Leaders, customer reps discuss ways agency honing support at global summit

By Dianne Ryder

The Defense Logistics Agency hosted its annual Global Customer-Facing Summit April 18-19 for those who serve as the face of DLA to its customers. Attendees discussed ways to provide stellar customer service and networked with peers from around the world.

DLA Director Army Lt. Gen. Darrell Williams delivered opening remarks to more than 250 customer-facing team members at the Hilton in Springfield, Virginia, April 18.

“As DLA representatives on the front lines of support to the warfighter, I’ll use a word that I don’t use lightly, and say that you are ‘indispensable’ to DLA support,” Williams said.

Once a supply organization centered in stateside locations, DLA now has more than 2,000 people deployed or stationed forward, Williams said.

“You could be the customer’s only touchpoint to DLA sometimes and the person who sets the perception of that customer,” he said. “You are the bridge between the needs of our customers and this very complex logistics organization.”

Williams noted that even though summit attendees represented worldwide DLA field offices, “the only thing [the customers] know is that you represent DLA. When you reach out to shake the hand of a customer, you’re representing all 27,000 people within DLA.”

The director addressed the five lines of effort in DLA’s Strategic PlanWarfighter First, Global Posture, Always Accountable, Whole of Government and Strong Partnerships — and how they relate to the customer-facing community.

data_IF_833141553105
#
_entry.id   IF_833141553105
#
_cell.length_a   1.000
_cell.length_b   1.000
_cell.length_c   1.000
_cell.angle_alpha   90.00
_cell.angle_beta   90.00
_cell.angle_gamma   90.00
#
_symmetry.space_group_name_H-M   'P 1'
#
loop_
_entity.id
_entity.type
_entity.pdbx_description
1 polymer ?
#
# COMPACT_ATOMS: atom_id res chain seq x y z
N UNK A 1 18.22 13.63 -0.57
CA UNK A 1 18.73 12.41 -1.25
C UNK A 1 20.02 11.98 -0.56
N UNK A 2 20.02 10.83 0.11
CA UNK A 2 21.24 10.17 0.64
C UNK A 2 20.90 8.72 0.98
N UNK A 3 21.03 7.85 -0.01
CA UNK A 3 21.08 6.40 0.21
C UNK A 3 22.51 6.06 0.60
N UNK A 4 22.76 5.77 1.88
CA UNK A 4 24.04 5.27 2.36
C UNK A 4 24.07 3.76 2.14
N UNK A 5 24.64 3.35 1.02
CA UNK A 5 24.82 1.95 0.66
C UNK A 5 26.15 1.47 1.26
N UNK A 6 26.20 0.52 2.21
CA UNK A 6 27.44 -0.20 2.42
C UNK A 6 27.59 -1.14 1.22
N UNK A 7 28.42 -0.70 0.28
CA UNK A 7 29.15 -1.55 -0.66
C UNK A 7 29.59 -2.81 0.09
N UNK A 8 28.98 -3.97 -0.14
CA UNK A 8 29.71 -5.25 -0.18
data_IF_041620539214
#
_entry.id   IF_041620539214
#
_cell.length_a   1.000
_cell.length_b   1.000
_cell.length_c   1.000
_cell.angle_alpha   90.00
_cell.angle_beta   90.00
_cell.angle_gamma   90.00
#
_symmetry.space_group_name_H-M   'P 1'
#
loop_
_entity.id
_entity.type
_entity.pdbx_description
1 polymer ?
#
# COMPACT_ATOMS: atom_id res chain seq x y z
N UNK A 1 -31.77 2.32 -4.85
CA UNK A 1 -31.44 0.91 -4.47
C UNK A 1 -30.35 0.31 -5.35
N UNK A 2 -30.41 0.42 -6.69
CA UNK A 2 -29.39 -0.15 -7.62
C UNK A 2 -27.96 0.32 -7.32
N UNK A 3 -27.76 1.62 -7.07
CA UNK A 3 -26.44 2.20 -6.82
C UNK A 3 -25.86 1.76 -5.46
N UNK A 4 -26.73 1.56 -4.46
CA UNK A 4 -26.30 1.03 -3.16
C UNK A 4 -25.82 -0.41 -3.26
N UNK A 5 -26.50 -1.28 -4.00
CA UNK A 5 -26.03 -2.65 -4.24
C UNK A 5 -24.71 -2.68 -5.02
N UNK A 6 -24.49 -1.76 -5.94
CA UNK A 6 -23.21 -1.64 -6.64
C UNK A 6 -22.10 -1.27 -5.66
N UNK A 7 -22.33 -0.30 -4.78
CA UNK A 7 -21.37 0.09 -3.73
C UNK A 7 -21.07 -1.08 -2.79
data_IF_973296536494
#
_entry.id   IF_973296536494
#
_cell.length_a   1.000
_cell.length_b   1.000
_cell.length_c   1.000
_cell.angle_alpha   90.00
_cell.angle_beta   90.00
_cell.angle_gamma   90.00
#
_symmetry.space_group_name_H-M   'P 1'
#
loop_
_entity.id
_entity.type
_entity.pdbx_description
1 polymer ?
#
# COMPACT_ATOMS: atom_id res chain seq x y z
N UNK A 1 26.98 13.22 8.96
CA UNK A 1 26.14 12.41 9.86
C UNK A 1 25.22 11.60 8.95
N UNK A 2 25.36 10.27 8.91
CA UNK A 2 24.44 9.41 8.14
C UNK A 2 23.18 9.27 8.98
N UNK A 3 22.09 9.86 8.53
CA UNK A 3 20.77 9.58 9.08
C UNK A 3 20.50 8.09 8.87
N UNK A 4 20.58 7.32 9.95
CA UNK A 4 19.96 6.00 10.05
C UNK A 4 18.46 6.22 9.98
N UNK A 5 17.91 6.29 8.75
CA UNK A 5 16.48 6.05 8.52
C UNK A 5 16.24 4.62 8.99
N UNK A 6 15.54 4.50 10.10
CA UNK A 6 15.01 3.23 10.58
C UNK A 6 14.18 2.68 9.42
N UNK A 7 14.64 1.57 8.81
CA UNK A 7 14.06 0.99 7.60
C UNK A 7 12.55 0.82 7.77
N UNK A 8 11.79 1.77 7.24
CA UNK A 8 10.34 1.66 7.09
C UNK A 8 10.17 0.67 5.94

“We exist to provide the warfighters with what they need and where they need it and when they need it — you play a major role in that,” he said.

Global posture improves DLA’s ability to deploy on short notice and customer-facing representatives’ worldwide presence enables the agency to quickly respond to customers’ needs, Williams said. 

DLA’s whole of government support has also increased exponentially, Williams said.

“We don’t necessarily have a DLA element in Puerto Rico, but last year, during the horrific storms that ravaged our nation and U.S. territories, we were able to get people there from DLA very quickly,” he said.

He also noted DLA’s customer-facing representatives support more than 100 service and combatant command exercises worldwide each year.

As to strong partnerships, Williams said nothing in the agency is done without “phenomenal collaboration.”

“Always accountable” speaks to DLA’s “cost consciousness and value innovation” and is every DLA employee’s responsibility, Williams said. He addressed the goal of DLA becoming fully auditable and accounting for real property inventory, which must be accomplished by the end fiscal year 2018.

Williams referred to the supplements to DLA’s strategic plan — the People and Culture Plan, Industry Engagement Plan and Enterprise Enablers Document, sponsored by DLA Human Resources, DLA Acquisition and DLA Information Operations, respectively.